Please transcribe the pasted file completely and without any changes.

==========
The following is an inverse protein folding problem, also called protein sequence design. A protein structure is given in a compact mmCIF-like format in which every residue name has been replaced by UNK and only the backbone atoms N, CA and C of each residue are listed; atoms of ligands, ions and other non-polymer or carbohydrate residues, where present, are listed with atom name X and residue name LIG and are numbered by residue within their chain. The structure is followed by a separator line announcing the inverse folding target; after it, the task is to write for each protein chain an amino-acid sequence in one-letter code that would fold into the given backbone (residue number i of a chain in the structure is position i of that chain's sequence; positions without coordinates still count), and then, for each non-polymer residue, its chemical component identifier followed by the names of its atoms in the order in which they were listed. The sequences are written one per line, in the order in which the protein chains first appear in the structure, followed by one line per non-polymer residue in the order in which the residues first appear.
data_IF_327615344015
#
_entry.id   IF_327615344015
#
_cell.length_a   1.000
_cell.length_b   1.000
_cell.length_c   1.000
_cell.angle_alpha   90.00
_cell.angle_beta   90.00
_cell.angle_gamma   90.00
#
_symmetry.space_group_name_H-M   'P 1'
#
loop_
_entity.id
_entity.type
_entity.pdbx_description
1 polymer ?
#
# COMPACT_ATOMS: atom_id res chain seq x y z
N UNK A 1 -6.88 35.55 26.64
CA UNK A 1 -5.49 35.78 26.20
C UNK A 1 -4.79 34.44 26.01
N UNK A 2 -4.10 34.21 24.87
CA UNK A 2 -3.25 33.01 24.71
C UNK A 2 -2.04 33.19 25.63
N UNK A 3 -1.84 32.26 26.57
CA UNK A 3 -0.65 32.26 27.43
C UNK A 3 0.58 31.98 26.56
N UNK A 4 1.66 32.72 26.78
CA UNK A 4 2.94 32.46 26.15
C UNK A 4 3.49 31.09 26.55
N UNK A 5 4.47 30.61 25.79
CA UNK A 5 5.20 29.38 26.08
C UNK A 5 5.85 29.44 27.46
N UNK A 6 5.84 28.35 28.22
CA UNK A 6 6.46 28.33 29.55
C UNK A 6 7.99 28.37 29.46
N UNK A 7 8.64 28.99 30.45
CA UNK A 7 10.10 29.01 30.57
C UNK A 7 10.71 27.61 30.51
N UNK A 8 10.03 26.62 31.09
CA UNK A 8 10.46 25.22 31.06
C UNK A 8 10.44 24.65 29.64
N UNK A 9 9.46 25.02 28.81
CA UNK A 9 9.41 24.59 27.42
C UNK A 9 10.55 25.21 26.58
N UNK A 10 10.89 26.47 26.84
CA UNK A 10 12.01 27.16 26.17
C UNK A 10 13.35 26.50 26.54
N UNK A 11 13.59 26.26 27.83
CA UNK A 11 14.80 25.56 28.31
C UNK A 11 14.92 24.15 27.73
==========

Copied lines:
The following is an inverse protein folding problem, also called protein sequence design. A protein structure is given in a compact mmCIF-like format in which every residue name has been replaced by UNK and only the backbone atoms N, CA and C of each residue are listed; atoms of ligands, ions and other non-polymer or carbohydrate residues, where present, are listed with atom name X and residue name LIG and are numbered by residue within their chain. The structure is followed by a separator line announcing the inverse folding target; after it, the task is to write for each protein chain an amino-acid sequence in one-letter code that would fold into the given backbone (residue number i of a chain in the structure is position i of that chain's sequence; positions without coordinates still count), and then, for each non-polymer residue, its chemical component identifier followed by the names of its atoms in the order in which they were listed. The sequences are written one per line, in the order in which the protein chains first appear in the structure, followed by one line per non-polymer residue in the order in which the residues first appear.
data_IF_327615344015
#
_entry.id   IF_327615344015
#
_cell.length_a   1.000
_cell.length_b   1.000
_cell.length_c   1.000
_cell.angle_alpha   90.00
_cell.angle_beta   90.00
_cell.angle_gamma   90.00
#
_symmetry.space_group_name_H-M   'P 1'
#
loop_
_entity.id
_entity.type
_entity.pdbx_description
1 polymer ?
#
# COMPACT_ATOMS: atom_id res chain seq x y z
N UNK A 1 -6.88 35.55 26.64
CA UNK A 1 -5.49 35.78 26.20
C UNK A 1 -4.79 34.44 26.01
N UNK A 2 -4.10 34.21 24.87
CA UNK A 2 -3.25 33.01 24.71
C UNK A 2 -2.04 33.19 25.63
N UNK A 3 -1.84 32.26 26.57
CA UNK A 3 -0.65 32.26 27.43
C UNK A 3 0.58 31.98 26.56
N UNK A 4 1.66 32.72 26.78
CA UNK A 4 2.94 32.46 26.15
C UNK A 4 3.49 31.09 26.55
N UNK A 5 4.47 30.61 25.79
CA UNK A 5 5.20 29.38 26.08
C UNK A 5 5.85 29.44 27.46
N UNK A 6 5.84 28.35 28.22
CA UNK A 6 6.46 28.33 29.55
C UNK A 6 7.99 28.37 29.46
N UNK A 7 8.64 28.99 30.45
CA UNK A 7 10.10 29.01 30.57
C UNK A 7 10.71 27.61 30.51
N UNK A 8 10.03 26.62 31.09
CA UNK A 8 10.46 25.22 31.06
C UNK A 8 10.44 24.65 29.64
N UNK A 9 9.46 25.02 28.81
CA UNK A 9 9.41 24.59 27.42
C UNK A 9 10.55 25.21 26.58
N UNK A 10 10.89 26.47 26.84
CA UNK A 10 12.01 27.16 26.17
C UNK A 10 13.35 26.50 26.54
N UNK A 11 13.59 26.26 27.83
CA UNK A 11 14.80 25.56 28.31
C UNK A 11 14.92 24.15 27.73